Senate confirms Gates ('65) as U.S. Secretary of Defense
The United States Senate this week confirmed the nomination of William and Mary alumnus Robert Gates as the next U.S. Secretary of Defense. Gates, a member of the Class of 1965, was nominated last month by President George W. Bush to replace Donald Rumsfeld.
Gates was a history major as an undergraduate at the College of William and Mary. He currently serves as president of Texas A&M University in College Station, Texas. He headed the Central Intelligence Agency from 1991-93 and has spent 40 years in public service. In 1998, the College awarded Gates an honorary doctorate of humane letters.
“Bob Gates will very soon remind the country that his life and work reflect his alma mater’s tradition of engaged, ennobling public service,” said William and Mary President Gene R. Nichol. “His service will add much to the considerable debt the College, and some of our friends in Texas, already owe for his fine leadership.”
Bush introduced Gates on November 8 as his nominee to replace Rumsfeld, who stepped down that same day after serving as defense secretary since 2001. Gates, who will officially take office December 18, was unanimously approved by the Senate Armed Services Committee on December 5. The next day, the full Senate confirmed his nomination.
Gates comes to the position with a wealth of experience – both in working with presidential administrations and international affairs. From 1966 to 1993, Gates served in a variety of positions within the CIA and National Security Council – including serving in six presidential administrations in various intelligence posts. He served as deputy director of the CIA under President Ronald Reagan. Gates also served as deputy national security advisory to former President George H.W. Bush during the Gulf War in 1991.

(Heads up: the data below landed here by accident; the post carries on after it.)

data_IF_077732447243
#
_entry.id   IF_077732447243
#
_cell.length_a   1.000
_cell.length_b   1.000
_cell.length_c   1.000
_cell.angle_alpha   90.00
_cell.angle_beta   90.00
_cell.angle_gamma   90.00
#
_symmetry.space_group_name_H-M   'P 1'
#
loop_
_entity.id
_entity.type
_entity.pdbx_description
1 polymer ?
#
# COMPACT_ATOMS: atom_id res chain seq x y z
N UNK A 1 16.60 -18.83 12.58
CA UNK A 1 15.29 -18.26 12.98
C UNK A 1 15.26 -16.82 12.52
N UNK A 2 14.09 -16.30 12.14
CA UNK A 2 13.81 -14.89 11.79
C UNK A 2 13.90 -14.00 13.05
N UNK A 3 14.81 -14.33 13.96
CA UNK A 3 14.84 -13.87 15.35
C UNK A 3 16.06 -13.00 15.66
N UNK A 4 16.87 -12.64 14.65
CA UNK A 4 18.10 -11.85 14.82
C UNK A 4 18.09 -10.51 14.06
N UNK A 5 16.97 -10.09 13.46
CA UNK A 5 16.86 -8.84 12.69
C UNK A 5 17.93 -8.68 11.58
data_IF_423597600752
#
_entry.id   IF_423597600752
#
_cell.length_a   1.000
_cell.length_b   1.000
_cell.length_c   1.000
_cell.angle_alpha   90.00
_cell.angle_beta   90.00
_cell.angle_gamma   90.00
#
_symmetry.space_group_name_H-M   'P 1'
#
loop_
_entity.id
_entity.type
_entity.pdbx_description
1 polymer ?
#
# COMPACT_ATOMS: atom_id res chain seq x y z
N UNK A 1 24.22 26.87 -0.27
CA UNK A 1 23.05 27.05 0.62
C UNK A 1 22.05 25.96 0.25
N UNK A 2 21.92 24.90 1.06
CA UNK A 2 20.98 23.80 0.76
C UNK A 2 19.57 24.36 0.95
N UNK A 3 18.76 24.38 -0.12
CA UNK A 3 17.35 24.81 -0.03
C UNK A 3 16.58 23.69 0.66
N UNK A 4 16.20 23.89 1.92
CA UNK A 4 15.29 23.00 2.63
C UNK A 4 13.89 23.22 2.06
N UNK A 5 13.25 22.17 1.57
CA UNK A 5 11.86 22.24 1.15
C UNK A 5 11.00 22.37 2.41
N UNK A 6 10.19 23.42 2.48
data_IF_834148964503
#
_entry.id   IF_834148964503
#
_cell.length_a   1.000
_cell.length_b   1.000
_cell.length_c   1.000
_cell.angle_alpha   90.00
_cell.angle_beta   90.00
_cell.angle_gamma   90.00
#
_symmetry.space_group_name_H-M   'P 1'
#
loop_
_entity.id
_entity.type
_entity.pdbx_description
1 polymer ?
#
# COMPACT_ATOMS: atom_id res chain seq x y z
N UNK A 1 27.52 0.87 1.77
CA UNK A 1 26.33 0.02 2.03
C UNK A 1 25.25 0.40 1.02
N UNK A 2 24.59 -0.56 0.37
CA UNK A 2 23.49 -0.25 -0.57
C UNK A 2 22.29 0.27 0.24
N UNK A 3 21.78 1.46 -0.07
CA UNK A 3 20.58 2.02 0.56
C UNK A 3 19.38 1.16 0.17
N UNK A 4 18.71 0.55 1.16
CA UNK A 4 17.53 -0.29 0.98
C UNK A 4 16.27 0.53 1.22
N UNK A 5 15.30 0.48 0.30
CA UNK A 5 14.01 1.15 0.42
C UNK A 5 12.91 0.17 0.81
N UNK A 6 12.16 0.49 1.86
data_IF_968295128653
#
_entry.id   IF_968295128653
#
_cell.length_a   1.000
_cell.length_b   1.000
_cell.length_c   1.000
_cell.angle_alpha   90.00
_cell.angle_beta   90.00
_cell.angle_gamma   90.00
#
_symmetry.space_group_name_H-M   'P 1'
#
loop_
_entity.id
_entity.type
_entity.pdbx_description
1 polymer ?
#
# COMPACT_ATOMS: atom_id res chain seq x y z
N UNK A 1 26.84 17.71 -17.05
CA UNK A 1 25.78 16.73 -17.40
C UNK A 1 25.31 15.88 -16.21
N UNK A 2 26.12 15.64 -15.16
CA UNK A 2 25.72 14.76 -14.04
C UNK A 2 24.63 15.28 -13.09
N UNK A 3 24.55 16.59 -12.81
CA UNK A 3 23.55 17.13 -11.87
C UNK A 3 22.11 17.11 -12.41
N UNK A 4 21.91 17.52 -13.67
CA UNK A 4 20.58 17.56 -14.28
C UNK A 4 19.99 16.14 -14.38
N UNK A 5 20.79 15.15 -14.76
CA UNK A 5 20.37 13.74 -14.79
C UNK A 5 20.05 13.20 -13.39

During his time as an undergraduate at William and Mary, Gates was also dedicated to service. He was an active member of Alpha Phi Omega, which is a service oriented organization, and served as the group’s president during his senior year. Gates also served as a dormitory manager – which today are called resident advisors – and helped entering students become acquainted to the College as an orientation aide. Gates was also active in Young Republicans and served as the business manager of the William and Mary Review, a literary and art magazine.
During his graduation ceremony, Gates received the Algernon Sydney Sullivan Award, which is given each year during the College’s commencement exercises. Recipients are selected based on characteristics of heart, mind, and helpfulness to others. In 2000, the William and Mary Alumni Association awarded with the Alumni Medallion.